President Donald J. Trump announced a rollback on the federal rules requiring employers to provide birth control coverage to employees.
The new rules will expand employer powers to stop covering birth control contraceptive services “based on its sincerely held religious beliefs” or “moral convictions.” According to the New York Times, this will cause hundreds of thousands of women to lose their contraceptive benefits. It remains to be seen, however, how many employers will choose to avoid paying the modest costs for birth control versus paying the average of about $11,000 for an uncomplicated birth plus maternal leave costs.
The Trump administration has cited a list of health risks associated with some birth control methods as a reason for the amendments, and claimed the Obama-era mandate could promote “risky sexual behavior.”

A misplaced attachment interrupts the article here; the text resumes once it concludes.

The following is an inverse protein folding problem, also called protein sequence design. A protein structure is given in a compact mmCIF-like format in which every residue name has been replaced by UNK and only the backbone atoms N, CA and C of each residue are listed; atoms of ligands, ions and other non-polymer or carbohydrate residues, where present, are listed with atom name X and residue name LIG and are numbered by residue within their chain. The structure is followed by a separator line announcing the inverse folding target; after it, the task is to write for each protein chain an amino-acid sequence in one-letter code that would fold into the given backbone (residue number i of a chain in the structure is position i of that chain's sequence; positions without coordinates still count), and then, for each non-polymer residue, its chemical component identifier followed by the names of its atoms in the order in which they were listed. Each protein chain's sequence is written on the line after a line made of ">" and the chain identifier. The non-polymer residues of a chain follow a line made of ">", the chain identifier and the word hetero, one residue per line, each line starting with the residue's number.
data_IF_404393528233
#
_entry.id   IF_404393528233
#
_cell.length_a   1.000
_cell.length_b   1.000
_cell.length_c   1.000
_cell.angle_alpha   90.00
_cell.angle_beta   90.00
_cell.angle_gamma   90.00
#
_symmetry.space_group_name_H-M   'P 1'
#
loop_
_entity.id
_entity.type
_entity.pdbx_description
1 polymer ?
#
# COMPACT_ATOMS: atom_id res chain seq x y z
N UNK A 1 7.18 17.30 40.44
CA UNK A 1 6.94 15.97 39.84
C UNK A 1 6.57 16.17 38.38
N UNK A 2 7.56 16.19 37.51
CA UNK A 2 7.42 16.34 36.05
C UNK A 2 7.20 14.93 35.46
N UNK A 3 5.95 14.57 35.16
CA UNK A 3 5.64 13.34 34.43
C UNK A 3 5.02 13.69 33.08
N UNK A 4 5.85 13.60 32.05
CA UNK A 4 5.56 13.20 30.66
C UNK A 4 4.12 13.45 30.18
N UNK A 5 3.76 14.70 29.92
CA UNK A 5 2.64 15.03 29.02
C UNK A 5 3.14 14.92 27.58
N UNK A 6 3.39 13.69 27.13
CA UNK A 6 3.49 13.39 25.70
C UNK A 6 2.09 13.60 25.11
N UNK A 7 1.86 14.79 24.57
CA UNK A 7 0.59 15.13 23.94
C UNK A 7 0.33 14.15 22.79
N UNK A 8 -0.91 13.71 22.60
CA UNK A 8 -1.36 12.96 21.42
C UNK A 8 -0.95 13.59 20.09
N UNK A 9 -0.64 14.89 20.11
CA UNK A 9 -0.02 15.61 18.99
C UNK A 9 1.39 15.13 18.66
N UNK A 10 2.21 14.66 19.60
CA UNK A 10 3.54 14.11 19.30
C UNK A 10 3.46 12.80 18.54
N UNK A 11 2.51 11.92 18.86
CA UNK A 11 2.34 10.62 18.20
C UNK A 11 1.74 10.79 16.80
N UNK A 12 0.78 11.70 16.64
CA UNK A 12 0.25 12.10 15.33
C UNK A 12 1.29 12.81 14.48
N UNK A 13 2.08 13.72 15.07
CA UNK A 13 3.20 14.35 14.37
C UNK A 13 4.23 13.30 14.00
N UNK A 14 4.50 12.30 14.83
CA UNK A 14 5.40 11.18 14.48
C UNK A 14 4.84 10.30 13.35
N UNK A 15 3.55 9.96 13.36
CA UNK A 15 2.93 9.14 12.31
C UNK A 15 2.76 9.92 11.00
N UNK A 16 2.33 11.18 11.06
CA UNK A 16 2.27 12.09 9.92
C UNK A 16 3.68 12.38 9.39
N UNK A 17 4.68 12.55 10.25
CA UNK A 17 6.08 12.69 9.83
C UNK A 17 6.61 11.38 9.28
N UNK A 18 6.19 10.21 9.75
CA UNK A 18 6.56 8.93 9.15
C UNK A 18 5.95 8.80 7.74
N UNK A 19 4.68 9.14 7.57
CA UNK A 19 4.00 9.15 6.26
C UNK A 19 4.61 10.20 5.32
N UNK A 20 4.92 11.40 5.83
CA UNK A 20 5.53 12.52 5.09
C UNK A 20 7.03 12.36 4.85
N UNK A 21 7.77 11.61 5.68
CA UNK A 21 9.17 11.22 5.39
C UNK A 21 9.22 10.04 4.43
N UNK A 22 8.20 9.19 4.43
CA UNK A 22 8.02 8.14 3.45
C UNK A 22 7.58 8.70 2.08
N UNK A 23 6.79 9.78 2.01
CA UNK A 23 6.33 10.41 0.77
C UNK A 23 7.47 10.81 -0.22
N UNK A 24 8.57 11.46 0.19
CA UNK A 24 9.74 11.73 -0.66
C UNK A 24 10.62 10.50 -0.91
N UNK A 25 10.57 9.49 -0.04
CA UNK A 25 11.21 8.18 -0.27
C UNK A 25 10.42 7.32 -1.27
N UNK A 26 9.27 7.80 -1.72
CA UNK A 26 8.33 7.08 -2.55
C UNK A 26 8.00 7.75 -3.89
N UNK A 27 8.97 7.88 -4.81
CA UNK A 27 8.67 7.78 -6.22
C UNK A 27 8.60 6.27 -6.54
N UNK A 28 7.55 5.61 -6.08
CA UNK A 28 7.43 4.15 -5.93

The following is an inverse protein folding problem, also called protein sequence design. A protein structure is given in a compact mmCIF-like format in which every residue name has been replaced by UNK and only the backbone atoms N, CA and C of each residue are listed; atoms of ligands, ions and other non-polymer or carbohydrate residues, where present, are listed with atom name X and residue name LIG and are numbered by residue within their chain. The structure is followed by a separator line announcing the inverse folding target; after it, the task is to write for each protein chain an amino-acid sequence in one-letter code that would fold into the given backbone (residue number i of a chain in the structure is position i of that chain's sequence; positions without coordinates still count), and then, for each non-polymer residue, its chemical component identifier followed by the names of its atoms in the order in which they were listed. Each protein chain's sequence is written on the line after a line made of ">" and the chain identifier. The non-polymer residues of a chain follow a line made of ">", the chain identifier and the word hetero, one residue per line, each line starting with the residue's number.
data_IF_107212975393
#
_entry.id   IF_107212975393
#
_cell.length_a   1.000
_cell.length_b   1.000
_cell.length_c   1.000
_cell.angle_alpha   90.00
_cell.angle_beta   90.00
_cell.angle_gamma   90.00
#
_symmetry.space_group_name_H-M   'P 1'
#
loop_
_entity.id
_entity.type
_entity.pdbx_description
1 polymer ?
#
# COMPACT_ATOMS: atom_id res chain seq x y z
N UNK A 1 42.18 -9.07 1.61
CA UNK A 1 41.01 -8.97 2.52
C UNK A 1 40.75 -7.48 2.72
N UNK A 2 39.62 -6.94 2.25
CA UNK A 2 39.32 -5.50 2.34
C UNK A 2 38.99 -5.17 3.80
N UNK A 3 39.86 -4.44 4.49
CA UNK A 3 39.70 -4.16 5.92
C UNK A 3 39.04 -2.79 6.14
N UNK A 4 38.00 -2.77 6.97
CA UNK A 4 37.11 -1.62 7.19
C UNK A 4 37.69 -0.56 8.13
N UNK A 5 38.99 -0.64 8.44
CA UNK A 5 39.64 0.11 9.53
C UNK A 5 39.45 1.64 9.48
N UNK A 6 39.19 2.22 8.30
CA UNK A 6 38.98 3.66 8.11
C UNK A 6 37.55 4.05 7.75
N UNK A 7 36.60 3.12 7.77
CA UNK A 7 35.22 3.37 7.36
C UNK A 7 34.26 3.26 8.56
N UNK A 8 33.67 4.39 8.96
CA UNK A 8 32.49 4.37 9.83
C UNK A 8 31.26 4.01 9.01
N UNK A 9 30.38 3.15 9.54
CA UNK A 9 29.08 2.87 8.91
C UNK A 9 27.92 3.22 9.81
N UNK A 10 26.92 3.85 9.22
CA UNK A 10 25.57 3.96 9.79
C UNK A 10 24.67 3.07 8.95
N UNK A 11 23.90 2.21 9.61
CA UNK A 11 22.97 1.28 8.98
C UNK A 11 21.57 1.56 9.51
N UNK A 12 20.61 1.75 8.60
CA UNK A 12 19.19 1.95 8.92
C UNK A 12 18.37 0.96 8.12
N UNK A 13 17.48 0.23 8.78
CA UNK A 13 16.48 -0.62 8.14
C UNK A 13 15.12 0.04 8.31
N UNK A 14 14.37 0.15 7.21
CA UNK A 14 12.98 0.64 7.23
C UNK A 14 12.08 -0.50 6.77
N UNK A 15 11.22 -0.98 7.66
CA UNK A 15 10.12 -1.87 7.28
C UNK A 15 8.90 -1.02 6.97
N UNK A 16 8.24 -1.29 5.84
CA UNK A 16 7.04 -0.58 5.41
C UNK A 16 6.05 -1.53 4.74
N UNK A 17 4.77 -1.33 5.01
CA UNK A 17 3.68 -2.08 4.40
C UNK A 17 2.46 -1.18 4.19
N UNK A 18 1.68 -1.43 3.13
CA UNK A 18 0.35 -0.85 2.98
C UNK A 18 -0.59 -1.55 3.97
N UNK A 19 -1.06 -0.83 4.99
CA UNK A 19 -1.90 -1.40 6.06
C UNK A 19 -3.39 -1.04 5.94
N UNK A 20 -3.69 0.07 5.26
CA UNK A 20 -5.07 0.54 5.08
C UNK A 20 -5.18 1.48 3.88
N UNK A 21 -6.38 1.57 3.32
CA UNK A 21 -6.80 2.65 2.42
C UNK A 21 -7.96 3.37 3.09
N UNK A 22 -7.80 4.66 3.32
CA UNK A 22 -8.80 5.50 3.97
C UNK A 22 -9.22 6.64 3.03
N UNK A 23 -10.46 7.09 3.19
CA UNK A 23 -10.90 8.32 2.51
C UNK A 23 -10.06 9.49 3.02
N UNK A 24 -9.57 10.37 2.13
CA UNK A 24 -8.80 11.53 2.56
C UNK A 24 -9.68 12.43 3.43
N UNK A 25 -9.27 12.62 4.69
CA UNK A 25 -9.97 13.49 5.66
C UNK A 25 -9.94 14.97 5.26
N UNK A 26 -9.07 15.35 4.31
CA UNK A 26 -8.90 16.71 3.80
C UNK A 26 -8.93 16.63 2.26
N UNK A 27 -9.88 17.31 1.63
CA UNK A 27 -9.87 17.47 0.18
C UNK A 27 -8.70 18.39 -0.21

It also said the new rules, which will take effect immediately, seek “to better balance the interests” of women with those of employers.
These amendments will mark an end to regulations under the Affordable Care Act (also known as Obamacare) that required almost all employer health insurance plans to offer no-cost birth control to employees.
A study commissioned by the Obama administration found that more than 55 million women have access to birth control under the mandate.
Catholic church-affiliated organizations have been some of the most vocal opponents to the contraceptive care rule.
Houses of worship and nonprofits with religious affiliations previously received exemptions that allowed them to “opt out” of contraceptive coverage and instead have third-party insurers foot the bill, reported the Washington Post.
Organizations said covering birth control costs was equivalent to being forced to be complicit in a sin by the government, the Post reported.
Women’s reproductive rights was a contentious topic throughout Trump’s presidential campaign. The president even formed the “Pro-Life Coalition” during his campaign promising to chip away at federal abortion funding.
On October 3, the House of Representatives passed a nationwide ban on abortion after 20 weeks of pregnancy unless in cases of incest, rape, or where the life of the mother is at risk. However, opponents argue 20-week abortion bans are unconstitutional.